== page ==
Members of the Salvadoran armed forces placed parts of La Libertad and the intersecting national highway under a 48-hour military lockdown effective Friday evening, April 17, shutting off access to the local food market servicing the coastal town’s more than 65,000 residents and thousands more from three surrounding towns. Francisco Merino Monroy, minister of defense, deployed units from the navy, the army’s cavalry regiment, and the joint task force codenamed ‘Volcano’ to the port town following orders from President Nayib Bukele issued over Twitter earlier that day.
The blockade of Puerto de La Libertad—the town’s boardwalk district, a bastion of tourism in El Salvador—contradicts the COVID-19 response measures adopted by the Legislative Assembly that, in article 2, empower the ministry of health to take necessary action to preempt outbreaks in areas with documented cases of the virus. La Libertad, however, has not registered a single case to date. Bukele called for the “sanitary lockdown,” according to the press secretary, because of the large number of residents had been violating the domestic quarantine—an assertion based on a video he retweeted in the same thread in which he issued the order to the minister of defense.
The military lockdown caught residents by surprise, preventing them from leaving home over the weekend to stock up on essential goods. The president’s order also contradicts the rulings of the Constitutional Chamber upholding the right to leave home to trade and purchase essential goods, as well as prohibiting arbitrary detention. When Attorney General Raúl Melara traveled to the town on Saturday afternoon to investigate allegations of abuse of authority under the lockdown, a military leader refused to divulge information about the operation and a local policeman told him that the department had not received any legal documents backing the lockdown. According to the policeman, they received orders to prevent people from leaving home even to buy medicine, except in “absolute emergencies.”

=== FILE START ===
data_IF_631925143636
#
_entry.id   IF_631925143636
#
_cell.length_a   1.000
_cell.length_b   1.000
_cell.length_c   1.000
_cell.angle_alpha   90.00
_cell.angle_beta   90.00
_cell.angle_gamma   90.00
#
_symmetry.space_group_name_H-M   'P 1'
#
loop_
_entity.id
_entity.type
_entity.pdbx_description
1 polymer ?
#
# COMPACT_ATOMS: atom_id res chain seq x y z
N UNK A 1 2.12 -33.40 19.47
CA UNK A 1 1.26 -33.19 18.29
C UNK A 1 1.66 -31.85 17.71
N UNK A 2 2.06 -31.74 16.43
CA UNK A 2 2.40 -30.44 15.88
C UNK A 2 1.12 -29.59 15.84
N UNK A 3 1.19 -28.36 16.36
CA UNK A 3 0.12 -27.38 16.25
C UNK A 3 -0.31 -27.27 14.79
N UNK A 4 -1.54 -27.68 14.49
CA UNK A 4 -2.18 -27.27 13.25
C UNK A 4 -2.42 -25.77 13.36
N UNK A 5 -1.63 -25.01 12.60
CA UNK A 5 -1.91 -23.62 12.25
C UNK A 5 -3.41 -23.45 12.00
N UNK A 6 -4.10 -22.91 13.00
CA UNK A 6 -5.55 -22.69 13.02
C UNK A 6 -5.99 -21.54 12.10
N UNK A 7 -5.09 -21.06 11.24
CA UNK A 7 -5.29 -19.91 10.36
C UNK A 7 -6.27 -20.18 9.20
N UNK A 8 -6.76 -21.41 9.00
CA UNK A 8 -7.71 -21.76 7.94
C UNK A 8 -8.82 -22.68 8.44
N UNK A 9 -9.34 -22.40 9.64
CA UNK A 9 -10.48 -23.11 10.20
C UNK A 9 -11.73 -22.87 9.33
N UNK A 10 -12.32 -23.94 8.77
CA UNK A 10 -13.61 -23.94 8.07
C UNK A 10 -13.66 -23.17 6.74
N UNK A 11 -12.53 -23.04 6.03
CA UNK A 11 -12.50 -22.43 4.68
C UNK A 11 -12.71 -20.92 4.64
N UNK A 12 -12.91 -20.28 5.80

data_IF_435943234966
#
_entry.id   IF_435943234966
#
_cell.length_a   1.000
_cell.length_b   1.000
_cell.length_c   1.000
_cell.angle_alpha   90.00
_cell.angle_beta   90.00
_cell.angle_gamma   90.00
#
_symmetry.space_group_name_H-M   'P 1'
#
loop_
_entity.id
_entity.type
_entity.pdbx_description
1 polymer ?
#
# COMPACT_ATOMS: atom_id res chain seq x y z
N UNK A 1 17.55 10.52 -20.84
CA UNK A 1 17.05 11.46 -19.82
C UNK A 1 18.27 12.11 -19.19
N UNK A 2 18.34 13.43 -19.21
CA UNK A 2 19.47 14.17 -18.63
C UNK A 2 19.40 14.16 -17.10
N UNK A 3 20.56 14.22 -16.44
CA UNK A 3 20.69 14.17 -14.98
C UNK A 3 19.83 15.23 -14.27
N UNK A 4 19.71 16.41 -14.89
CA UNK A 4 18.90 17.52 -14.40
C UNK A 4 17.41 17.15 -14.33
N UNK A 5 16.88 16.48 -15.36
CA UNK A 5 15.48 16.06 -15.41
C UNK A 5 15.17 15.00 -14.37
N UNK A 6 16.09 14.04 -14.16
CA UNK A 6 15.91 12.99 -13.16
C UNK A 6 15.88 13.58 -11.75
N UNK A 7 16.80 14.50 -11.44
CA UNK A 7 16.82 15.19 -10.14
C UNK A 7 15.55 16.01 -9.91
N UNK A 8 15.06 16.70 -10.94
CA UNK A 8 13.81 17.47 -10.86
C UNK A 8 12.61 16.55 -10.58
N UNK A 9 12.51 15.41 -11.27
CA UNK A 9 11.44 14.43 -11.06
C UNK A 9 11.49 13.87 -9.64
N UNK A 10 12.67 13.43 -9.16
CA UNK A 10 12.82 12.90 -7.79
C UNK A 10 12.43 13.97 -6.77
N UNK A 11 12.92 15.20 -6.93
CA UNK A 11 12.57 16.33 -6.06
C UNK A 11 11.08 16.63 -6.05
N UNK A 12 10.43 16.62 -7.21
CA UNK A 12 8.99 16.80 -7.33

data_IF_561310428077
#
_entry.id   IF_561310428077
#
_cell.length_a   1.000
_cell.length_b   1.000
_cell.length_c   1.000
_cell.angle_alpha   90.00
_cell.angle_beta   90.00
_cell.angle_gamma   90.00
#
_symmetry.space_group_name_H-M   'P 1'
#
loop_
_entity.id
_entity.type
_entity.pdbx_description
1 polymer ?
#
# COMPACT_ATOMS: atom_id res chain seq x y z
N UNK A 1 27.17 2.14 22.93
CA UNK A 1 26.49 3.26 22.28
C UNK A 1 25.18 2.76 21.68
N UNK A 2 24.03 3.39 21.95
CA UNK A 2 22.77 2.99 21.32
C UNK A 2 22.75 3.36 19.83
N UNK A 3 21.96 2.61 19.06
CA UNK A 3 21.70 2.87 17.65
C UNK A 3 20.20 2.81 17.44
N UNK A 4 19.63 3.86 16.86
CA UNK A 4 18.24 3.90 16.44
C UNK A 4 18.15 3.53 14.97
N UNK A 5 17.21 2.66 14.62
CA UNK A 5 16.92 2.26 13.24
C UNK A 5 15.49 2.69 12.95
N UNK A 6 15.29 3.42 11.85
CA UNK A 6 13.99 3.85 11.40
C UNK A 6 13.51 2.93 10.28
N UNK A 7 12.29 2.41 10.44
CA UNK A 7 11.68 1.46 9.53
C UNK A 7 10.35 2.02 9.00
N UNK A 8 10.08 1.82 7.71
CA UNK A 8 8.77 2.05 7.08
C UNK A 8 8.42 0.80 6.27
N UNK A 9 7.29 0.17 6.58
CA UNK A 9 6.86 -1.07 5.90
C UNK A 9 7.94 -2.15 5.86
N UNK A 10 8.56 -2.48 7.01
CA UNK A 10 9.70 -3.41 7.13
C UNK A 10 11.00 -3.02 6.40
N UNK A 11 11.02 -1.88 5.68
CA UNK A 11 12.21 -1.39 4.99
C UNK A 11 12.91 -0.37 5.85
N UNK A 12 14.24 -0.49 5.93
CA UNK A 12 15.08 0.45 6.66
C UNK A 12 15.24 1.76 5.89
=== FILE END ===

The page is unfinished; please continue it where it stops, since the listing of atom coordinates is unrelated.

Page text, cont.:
As Carlos Martínez wrote about Attorney General Raúl Melara visit to the locked-down city:
The attorney general’s mere presence, even if he had stayed silent, was a statement in itself. He could have sent any of his attorneys to carry out the investigation, but decided to go in person and call a press conference about what, under other circumstances, might be considered a routine inspection. To the keen observer, his presence was a not-so-subtle reminder to government actors that he is still working during the pandemic, that he is asking and fielding questions. “Rulings from the [Constitutional] Chamber are not up for debate; they are to be obeyed,” he stated, in reference to recent court decisions upholding the right to break quarantine on certain grounds and condemning arbitrary detentions.
The attorney general’s trip to La Libertad on Saturday, which comes just days after President Nayib Bukele announced his refusal to comply with the Chamber’s attempts to rein in his emergency response, was a reminder that no pandemic would dissuade him from his duty to investigate crimes, in whatever form and by whatever hand: that of soldiers, ministers, or even the president himself.
*Translated by Roman Gressier